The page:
Margaret Barker defends the reading of "virgin" in Isaiah 7:14; theorizes that the LXX translators, while in Egypt, would have remembered the Great Lady in Ugarit who was both "virgin" and "mother."

Margaret Barker

Margaret Barker, The Great High Priest: The Temple Roots of Christian Liturgy (London: T & T Clark, 2003), 241

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Margaret Barker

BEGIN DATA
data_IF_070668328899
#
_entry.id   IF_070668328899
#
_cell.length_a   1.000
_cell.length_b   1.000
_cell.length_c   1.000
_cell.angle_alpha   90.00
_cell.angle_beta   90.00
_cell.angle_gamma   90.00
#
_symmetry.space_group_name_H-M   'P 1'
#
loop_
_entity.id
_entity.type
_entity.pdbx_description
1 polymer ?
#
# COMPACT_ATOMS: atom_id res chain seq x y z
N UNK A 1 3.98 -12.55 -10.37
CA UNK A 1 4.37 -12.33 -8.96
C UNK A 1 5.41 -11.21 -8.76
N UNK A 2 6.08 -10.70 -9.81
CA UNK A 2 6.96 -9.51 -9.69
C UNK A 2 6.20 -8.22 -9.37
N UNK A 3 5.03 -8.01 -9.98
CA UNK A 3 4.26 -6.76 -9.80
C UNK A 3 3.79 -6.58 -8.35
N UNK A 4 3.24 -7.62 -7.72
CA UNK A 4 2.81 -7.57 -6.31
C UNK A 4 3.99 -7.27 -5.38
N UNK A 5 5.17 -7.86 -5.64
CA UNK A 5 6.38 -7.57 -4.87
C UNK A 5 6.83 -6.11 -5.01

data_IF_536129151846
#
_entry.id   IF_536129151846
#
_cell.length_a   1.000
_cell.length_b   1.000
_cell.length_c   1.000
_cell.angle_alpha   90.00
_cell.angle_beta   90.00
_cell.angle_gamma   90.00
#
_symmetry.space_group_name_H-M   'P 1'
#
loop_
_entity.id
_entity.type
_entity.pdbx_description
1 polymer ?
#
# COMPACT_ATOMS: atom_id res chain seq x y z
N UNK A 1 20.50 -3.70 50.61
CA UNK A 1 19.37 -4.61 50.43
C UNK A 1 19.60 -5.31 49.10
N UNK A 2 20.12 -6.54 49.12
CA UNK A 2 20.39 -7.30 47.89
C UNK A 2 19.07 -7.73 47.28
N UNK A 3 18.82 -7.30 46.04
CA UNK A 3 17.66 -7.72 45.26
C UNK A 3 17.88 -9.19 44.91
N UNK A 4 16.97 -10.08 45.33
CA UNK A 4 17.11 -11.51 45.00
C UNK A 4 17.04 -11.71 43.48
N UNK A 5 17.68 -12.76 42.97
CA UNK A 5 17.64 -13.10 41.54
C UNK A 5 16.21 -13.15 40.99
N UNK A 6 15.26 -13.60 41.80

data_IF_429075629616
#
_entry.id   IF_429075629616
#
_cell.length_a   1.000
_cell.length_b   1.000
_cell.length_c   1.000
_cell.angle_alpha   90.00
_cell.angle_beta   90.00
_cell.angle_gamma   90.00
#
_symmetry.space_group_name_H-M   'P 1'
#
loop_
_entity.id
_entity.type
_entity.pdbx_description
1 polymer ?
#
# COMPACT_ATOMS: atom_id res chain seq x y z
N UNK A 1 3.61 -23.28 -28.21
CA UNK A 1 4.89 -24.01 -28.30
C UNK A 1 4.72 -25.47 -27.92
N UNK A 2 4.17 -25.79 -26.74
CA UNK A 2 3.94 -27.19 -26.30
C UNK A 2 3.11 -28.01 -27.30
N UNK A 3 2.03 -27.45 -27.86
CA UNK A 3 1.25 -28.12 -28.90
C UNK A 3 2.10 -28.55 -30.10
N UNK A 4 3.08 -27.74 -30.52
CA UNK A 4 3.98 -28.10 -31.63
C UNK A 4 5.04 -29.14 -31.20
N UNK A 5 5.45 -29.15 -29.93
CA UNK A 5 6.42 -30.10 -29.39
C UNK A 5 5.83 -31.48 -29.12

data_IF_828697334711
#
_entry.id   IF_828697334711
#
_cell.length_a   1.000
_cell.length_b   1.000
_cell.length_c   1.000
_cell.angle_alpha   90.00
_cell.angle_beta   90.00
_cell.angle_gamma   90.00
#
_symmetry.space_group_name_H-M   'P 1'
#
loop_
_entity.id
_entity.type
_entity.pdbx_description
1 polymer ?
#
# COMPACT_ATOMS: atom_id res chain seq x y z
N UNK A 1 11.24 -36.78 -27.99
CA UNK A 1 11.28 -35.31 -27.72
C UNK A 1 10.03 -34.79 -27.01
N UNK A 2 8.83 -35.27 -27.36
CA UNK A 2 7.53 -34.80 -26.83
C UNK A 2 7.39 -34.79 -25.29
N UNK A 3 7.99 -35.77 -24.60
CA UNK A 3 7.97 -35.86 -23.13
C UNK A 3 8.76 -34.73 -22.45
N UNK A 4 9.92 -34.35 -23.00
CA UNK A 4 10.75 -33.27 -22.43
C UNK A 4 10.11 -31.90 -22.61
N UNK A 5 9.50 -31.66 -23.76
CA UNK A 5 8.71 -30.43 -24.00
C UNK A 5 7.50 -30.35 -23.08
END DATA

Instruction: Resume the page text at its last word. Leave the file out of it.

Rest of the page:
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The prophet's sign was that the 'almah (there is a definite article in the Hebrew even though the English translations do not reproduce it) would bear a son to be called Immanuel, 'God with Us'. The king had this title (Isa. 8.8), because he was the divine presence with his people. Who, then, was his mother? There has been endless controversy over the fact that the LXX at this point translates 'almah by parthenos, Virgin, whereas the later (post-Christian) translations have neanis, young woman. Had the LXX, which became the Scriptures of the Church, been altered? Matthew certainly knew 'virgin' as the translation (Matt. 1.23, albeit a virgin) and yet 'almah as known elsewhere means young woman. Why then did the translator of the LXX choose the other word? Perhaps it was because people in Egypt, where this translation originated, remembered the female figure in Jerusalem who had been known as the Virgin, just as the Great Lady in Ugarit had been the Virgin and the mother of the earthly king. She was the unnamed woman in the oracles of Micah, Isaiah's contemporary, the One who was about to give birth to the ruler and great shepherd of Israel (Mic. 5.2-4). Literally, 'almah means 'the hidden one': the root 'lm means conceal, and a derived noun, t'lmh means a secret, as in Job 11.6, 'the secrets of wisdom', or Job 28.11 'the thing that is hidden he brings to light'. when the woman clothed with the sun appears in the Book of Revelation, she had been hidden in the holy of holies which opened to reveal her and the long lost ark (Rev. 11.19-12.2)

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